Some local customs make foreign visitors uncomfortable: slurping soup, spitting bones on the tablecloth or audibly belching. Most Chinese restaurants now provide side plates for bones but it is still possible to see waiters in Beijing clearing a table by sweeping everything into the middle of a tablecloth, rice bowls, chopsticks, bones and all, in order to make the table vacant as quickly as possible. As for slurping your soup, it is an acceptable way to cool it. And, regarding other mealtime noises, it is considered a sound of culinary appreciation, so go ahead and burp!
At any banquet, expect at least one toast during the meal. Everyone stands up for a moment, raises his or her glass and then empties their glass. A good chance to find out which of your table mates has the strongest constitution!
Another interesting local custom is associated with drinking tea: the "three-finger tap"on the table. This is a sign of appreciation, like saying thank you. The story goes that this gesture was invented by a Qing Dynasty emperor. While touring Canton, the emperor visited a teahouse as an ordinary member of a party of travelers. The emperor took his turn to pouring tea for his companions. Recognizing the emperor, they started bowing in acknowledgement of this astonishing honor. The emperor would have none of it, so he told them to simply tap the table with three fingers-two of which represented their prostrated limbs and the third finger symbolizing their bowed heads. The custom survives in Beijing as a silent token of thanks.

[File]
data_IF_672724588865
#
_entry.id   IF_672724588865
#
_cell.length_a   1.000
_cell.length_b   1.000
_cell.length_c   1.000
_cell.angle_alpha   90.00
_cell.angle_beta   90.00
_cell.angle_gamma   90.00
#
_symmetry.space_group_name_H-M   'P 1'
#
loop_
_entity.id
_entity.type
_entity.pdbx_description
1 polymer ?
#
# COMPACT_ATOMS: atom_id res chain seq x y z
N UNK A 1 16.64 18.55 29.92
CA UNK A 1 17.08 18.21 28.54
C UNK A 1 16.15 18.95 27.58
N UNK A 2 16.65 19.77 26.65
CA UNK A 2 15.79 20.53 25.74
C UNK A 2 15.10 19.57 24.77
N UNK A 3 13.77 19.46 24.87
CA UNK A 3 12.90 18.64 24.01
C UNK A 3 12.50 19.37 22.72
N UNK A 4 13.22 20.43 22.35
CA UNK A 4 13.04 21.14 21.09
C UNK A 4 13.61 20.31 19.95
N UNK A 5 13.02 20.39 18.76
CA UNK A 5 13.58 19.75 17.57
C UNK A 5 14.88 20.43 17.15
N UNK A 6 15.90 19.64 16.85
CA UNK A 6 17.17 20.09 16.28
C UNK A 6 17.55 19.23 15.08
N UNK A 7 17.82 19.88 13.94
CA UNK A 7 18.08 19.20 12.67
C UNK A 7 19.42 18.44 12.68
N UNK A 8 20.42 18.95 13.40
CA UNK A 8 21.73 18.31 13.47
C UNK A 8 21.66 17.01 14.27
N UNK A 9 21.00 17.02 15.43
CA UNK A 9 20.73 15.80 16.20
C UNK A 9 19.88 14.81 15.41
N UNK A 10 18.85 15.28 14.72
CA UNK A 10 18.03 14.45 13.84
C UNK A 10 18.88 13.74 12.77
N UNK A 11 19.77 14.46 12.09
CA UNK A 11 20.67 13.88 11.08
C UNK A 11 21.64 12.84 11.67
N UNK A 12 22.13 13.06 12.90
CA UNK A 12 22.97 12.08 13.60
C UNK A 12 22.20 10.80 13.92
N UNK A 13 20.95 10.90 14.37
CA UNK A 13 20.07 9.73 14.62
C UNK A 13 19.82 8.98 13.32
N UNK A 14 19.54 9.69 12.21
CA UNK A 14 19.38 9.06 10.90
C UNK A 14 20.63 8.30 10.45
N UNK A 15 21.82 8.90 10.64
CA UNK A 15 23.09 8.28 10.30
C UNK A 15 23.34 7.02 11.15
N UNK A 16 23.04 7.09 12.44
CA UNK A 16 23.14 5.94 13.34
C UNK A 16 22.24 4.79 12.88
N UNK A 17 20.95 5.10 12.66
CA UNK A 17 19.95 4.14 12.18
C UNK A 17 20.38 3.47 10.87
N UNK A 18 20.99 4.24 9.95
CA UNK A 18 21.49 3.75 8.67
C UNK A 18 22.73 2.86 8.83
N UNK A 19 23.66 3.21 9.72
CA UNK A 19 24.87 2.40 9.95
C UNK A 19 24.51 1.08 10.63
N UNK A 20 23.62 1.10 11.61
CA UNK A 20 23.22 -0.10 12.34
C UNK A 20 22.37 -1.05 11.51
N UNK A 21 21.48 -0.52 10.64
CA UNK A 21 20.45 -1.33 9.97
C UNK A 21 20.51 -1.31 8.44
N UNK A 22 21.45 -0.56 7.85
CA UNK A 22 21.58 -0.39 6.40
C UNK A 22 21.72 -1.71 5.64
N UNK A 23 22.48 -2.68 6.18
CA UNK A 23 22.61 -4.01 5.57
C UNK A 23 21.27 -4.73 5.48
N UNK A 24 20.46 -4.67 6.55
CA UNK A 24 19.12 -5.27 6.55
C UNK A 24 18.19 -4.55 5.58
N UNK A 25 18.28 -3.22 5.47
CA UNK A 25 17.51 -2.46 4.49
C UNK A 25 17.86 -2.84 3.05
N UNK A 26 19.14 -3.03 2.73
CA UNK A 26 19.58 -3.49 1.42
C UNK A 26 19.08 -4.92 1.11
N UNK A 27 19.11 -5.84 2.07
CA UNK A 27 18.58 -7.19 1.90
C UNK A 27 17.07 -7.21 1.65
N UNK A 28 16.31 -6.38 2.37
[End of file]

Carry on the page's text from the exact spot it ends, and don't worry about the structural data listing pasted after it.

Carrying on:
If you are the Guest of Honor
The guest of honor always receives the choicest morsels from the platter. At the end of the meal when the guest of honor feels that everyone has had their fill, he or she will rise from the table. In theory, no one else can rise until the guest of honor does. This often leads to a very lengthy meal. It is not uncommon for the host or hostess to give a timely, discreet hint to the guest of honor that the evening is finished. Be aware that when it is finished, it's finished. Unlike westerners, Chinese do not hang around the table chatting at the end of a meal - they get up and leave. It is not that they have not enjoyed the meal; it is just that this is the way it is done. In a restaurant, the sign that a meal is ending is more obvious. A platter or bowl of fruit is served, fresh towels for wiping your mouth and hands is presented and there is one last pot of tea as a ceremonial farewell greeting.